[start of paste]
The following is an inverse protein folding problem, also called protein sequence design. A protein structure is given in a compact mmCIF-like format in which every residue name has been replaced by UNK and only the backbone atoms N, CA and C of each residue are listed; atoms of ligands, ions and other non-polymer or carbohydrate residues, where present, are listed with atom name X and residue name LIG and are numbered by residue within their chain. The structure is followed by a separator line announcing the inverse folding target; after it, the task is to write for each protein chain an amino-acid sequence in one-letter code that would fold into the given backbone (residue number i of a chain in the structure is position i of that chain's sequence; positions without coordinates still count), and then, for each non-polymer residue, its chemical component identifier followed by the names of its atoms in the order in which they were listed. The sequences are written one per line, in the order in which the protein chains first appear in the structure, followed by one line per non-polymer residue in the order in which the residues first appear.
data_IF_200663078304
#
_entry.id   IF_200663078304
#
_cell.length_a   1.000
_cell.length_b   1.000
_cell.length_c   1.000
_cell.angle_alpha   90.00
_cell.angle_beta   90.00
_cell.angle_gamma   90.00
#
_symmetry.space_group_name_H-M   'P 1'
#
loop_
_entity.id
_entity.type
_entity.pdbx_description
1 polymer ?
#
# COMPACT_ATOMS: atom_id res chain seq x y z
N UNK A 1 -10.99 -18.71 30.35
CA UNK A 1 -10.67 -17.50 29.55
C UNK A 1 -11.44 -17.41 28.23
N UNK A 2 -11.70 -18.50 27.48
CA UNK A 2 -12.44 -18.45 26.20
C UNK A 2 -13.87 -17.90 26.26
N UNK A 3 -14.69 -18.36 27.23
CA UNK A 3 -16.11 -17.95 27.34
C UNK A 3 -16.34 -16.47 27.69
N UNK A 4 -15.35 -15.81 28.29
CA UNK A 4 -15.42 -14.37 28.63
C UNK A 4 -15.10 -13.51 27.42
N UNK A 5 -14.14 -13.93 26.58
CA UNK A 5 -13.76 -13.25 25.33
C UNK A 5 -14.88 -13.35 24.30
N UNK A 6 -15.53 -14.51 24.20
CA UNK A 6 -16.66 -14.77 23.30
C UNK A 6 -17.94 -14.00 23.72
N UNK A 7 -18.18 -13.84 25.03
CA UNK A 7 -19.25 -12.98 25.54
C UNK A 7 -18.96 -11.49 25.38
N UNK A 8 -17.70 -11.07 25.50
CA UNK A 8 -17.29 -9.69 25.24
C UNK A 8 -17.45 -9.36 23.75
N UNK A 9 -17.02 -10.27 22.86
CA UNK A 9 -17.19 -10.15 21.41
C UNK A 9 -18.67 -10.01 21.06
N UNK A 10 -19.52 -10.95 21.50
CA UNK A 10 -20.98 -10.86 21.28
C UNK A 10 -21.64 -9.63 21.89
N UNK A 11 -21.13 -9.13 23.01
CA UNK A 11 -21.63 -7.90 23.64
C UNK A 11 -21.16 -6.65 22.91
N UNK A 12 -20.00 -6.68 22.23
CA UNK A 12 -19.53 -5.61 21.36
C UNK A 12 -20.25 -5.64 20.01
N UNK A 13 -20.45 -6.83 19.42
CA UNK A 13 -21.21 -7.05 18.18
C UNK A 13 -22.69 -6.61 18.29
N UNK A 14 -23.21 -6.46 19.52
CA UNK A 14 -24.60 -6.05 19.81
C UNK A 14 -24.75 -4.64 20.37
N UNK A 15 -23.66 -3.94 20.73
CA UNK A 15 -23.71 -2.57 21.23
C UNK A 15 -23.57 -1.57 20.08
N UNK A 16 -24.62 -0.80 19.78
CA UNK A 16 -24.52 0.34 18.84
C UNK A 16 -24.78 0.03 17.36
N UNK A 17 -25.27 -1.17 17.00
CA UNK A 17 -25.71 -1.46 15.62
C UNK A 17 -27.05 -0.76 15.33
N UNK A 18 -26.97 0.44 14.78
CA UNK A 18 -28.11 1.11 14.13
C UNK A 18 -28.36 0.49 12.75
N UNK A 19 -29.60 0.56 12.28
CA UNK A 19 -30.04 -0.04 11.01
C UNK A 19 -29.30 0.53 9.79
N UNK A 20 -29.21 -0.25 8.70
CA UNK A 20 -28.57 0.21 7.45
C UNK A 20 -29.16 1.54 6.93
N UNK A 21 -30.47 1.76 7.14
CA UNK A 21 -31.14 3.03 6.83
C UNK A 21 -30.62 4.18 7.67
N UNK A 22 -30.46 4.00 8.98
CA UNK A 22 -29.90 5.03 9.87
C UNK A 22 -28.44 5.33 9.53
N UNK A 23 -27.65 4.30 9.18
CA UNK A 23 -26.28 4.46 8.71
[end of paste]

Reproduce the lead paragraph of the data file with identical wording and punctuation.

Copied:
The following is an inverse protein folding problem, also called protein sequence design. A protein structure is given in a compact mmCIF-like format in which every residue name has been replaced by UNK and only the backbone atoms N, CA and C of each residue are listed; atoms of ligands, ions and other non-polymer or carbohydrate residues, where present, are listed with atom name X and residue name LIG and are numbered by residue within their chain. The structure is followed by a separator line announcing the inverse folding target; after it, the task is to write for each protein chain an amino-acid sequence in one-letter code that would fold into the given backbone (residue number i of a chain in the structure is position i of that chain's sequence; positions without coordinates still count), and then, for each non-polymer residue, its chemical component identifier followed by the names of its atoms in the order in which they were listed. The sequences are written one per line, in the order in which the protein chains first appear in the structure, followed by one line per non-polymer residue in the order in which the residues first appear.